For the considered structures, we performed the structural optimization by calculating the total energies for different volumes around the equilibrium cell volume \(V_{0}\) of the Si and C compounds and their alloys. The calculated total energies are fitted to Murnaghan’s equation of state [11] to determine the ground- state properties as the equilibrium lattice constant \(a_{0}\), the bulk modulus \(B_{0}\), and its pressure derivative \(B'\). The equilibrium lattice parameters have been computed for several concentrations (*x*) by minimizing the crystal total energy calculated for different values of the lattice constant. The initial lattice parameters were taken from previous experimental and theoretical values as a starting point for geometry optimization. The calculated lattice parameters are listed in Table 1.

The calculated lattice constants for Si and C agree quite well with those experimentally obtained in [12], and they differ by less than 0.77 % and 0.75 %, respectively. It is known that the LDA calculation generally gives an \(\sim \)1 % underestimation of the lattice constants. The theoretical values by Bernard and Zunger [13] and Sze [16] are similar for Si and C (respectively) with ours.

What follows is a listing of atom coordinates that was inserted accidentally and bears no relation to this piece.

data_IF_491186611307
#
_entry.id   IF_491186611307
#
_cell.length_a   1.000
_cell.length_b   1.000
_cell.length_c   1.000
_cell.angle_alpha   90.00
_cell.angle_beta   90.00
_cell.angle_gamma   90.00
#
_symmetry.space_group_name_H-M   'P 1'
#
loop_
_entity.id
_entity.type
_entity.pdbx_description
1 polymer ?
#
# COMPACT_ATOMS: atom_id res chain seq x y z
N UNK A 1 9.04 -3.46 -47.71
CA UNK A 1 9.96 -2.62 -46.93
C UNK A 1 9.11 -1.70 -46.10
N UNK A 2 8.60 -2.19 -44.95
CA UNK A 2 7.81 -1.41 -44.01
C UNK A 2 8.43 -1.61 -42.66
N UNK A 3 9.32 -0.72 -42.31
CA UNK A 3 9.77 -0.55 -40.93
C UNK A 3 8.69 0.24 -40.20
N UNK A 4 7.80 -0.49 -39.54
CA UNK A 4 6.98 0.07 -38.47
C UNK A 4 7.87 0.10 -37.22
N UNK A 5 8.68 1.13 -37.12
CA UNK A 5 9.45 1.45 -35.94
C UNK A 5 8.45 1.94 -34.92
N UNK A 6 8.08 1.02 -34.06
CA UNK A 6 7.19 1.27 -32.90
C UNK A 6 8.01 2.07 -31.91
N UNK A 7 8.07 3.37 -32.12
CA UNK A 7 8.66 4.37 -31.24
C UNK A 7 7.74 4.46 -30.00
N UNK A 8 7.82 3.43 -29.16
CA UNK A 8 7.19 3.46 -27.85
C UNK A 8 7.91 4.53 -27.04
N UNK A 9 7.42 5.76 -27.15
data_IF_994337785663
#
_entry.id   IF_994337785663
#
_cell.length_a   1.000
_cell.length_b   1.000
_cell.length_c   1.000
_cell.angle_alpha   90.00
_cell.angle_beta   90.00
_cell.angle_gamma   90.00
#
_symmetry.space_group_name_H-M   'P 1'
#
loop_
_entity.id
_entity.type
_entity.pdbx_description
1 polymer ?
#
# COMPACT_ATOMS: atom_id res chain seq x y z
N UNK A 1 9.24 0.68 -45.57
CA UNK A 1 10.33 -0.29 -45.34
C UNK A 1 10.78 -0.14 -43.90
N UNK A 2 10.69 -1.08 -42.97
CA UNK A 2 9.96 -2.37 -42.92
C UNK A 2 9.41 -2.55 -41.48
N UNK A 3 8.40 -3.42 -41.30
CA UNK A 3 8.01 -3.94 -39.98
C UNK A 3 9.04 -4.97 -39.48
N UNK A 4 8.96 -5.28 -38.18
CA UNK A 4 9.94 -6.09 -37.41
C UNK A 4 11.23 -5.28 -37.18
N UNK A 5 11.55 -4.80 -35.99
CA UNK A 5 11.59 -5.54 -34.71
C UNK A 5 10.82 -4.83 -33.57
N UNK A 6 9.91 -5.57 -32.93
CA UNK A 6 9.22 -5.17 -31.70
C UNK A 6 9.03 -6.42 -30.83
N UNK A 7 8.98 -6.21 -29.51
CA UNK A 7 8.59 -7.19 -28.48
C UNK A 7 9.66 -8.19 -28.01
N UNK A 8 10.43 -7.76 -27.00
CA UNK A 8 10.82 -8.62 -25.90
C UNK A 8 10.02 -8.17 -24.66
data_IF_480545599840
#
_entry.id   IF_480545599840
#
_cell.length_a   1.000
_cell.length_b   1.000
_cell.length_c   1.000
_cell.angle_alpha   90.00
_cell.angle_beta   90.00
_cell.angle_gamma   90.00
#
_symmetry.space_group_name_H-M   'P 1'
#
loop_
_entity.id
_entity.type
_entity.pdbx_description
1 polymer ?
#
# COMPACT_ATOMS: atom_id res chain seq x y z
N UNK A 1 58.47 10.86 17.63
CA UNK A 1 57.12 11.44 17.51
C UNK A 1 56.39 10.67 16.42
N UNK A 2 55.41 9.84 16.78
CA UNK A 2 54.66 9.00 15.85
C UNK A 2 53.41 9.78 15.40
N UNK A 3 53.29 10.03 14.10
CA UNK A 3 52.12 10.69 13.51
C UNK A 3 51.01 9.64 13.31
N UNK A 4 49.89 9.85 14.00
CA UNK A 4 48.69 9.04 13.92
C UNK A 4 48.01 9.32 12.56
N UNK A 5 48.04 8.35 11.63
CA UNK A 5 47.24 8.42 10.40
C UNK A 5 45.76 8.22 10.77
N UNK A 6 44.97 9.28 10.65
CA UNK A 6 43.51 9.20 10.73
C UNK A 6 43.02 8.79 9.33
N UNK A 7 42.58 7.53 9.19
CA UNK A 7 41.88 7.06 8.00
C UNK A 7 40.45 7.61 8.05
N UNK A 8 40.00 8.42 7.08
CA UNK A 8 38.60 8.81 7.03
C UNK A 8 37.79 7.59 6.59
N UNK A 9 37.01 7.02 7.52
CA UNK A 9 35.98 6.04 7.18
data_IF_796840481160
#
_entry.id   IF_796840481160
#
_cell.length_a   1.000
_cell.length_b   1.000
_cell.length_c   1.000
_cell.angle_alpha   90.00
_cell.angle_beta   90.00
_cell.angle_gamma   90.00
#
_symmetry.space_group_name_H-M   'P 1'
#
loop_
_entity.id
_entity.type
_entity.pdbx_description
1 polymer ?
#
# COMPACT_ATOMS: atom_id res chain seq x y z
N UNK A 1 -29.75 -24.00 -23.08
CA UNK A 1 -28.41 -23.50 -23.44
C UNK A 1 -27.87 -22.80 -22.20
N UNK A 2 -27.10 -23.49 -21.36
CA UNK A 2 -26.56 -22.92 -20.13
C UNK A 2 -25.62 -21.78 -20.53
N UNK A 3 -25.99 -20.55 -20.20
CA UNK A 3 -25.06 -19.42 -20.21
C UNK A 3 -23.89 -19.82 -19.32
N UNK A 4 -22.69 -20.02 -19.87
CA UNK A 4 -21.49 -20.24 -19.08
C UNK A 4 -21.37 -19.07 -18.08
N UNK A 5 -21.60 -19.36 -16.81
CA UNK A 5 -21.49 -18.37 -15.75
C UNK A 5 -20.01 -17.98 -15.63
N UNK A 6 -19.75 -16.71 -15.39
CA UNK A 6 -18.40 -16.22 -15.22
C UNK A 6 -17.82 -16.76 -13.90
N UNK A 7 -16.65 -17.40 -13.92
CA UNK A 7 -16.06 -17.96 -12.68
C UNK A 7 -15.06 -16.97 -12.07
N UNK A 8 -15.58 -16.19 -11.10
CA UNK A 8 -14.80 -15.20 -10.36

Calculated equilibrium lattice constant (\(a_{0}\), in Å), bulk modulus (*B*, in GPa) and its pressure derivative \(B'\), elastic constants, \(C_{11}\), \(C_{12}\), \(C_{44}\), isotropic shear modulus (*G*, in GPa), Zener anisotropy \(A_{z}\), Poisson’s ratio (\(\sigma \)), and Young’s modulus (*E*, in GPa) for \(\hbox {Si}_{1-x}\hbox {C}_{x}\) compounds